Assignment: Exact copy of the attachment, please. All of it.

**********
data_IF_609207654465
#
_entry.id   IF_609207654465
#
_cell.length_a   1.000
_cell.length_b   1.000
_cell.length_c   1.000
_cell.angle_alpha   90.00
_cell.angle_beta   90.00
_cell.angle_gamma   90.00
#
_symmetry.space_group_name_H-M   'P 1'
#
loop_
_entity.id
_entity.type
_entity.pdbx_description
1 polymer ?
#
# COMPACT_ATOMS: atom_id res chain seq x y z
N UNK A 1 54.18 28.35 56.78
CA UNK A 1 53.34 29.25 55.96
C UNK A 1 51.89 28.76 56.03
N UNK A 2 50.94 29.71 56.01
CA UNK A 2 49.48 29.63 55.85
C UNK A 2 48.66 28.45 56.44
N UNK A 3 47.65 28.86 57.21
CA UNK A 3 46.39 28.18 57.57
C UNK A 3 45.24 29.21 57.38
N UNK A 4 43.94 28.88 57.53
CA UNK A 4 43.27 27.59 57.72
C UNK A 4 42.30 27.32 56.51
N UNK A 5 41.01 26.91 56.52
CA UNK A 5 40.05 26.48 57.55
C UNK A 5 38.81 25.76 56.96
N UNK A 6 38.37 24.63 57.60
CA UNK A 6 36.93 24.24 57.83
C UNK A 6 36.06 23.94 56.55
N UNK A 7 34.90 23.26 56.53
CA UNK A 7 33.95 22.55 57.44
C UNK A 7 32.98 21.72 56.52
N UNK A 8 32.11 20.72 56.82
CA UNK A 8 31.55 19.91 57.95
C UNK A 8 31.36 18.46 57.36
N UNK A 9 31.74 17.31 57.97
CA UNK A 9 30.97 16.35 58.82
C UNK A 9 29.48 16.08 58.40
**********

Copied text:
data_IF_609207654465
#
_entry.id   IF_609207654465
#
_cell.length_a   1.000
_cell.length_b   1.000
_cell.length_c   1.000
_cell.angle_alpha   90.00
_cell.angle_beta   90.00
_cell.angle_gamma   90.00
#
_symmetry.space_group_name_H-M   'P 1'
#
loop_
_entity.id
_entity.type
_entity.pdbx_description
1 polymer ?
#
# COMPACT_ATOMS: atom_id res chain seq x y z
N UNK A 1 54.18 28.35 56.78
CA UNK A 1 53.34 29.25 55.96
C UNK A 1 51.89 28.76 56.03
N UNK A 2 50.94 29.71 56.01
CA UNK A 2 49.48 29.63 55.85
C UNK A 2 48.66 28.45 56.44
N UNK A 3 47.65 28.86 57.21
CA UNK A 3 46.39 28.18 57.57
C UNK A 3 45.24 29.21 57.38
N UNK A 4 43.94 28.88 57.53
CA UNK A 4 43.27 27.59 57.72
C UNK A 4 42.30 27.32 56.51
N UNK A 5 41.01 26.91 56.52
CA UNK A 5 40.05 26.48 57.55
C UNK A 5 38.81 25.76 56.96
N UNK A 6 38.37 24.63 57.60
CA UNK A 6 36.93 24.24 57.83
C UNK A 6 36.06 23.94 56.55
N UNK A 7 34.90 23.26 56.53
CA UNK A 7 33.95 22.55 57.44
C UNK A 7 32.98 21.72 56.52
N UNK A 8 32.11 20.72 56.82
CA UNK A 8 31.55 19.91 57.95
C UNK A 8 31.36 18.46 57.36
N UNK A 9 31.74 17.31 57.97
CA UNK A 9 30.97 16.35 58.82
C UNK A 9 29.48 16.08 58.40